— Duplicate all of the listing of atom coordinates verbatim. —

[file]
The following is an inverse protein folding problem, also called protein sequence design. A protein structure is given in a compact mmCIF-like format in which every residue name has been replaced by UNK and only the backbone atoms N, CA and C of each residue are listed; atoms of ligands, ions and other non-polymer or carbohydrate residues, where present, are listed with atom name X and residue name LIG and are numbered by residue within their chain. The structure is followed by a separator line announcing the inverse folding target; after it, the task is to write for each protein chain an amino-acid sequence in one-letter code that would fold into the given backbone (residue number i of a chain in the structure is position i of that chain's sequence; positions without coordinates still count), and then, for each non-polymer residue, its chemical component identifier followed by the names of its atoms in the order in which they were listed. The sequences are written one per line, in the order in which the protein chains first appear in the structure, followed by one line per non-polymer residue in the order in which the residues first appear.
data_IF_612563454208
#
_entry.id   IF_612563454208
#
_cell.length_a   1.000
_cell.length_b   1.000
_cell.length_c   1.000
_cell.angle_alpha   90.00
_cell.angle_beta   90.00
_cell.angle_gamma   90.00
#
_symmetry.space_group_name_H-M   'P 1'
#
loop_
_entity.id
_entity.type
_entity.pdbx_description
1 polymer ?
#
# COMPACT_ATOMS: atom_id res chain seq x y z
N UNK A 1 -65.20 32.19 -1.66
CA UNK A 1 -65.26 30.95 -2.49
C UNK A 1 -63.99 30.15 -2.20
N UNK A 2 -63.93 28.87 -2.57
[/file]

The following is an inverse protein folding problem, also called protein sequence design. A protein structure is given in a compact mmCIF-like format in which every residue name has been replaced by UNK and only the backbone atoms N, CA and C of each residue are listed; atoms of ligands, ions and other non-polymer or carbohydrate residues, where present, are listed with atom name X and residue name LIG and are numbered by residue within their chain. The structure is followed by a separator line announcing the inverse folding target; after it, the task is to write for each protein chain an amino-acid sequence in one-letter code that would fold into the given backbone (residue number i of a chain in the structure is position i of that chain's sequence; positions without coordinates still count), and then, for each non-polymer residue, its chemical component identifier followed by the names of its atoms in the order in which they were listed. The sequences are written one per line, in the order in which the protein chains first appear in the structure, followed by one line per non-polymer residue in the order in which the residues first appear.
data_IF_612563454208
#
_entry.id   IF_612563454208
#
_cell.length_a   1.000
_cell.length_b   1.000
_cell.length_c   1.000
_cell.angle_alpha   90.00
_cell.angle_beta   90.00
_cell.angle_gamma   90.00
#
_symmetry.space_group_name_H-M   'P 1'
#
loop_
_entity.id
_entity.type
_entity.pdbx_description
1 polymer ?
#
# COMPACT_ATOMS: atom_id res chain seq x y z
N UNK A 1 -65.20 32.19 -1.66
CA UNK A 1 -65.26 30.95 -2.49
C UNK A 1 -63.99 30.15 -2.20
N UNK A 2 -63.93 28.87 -2.57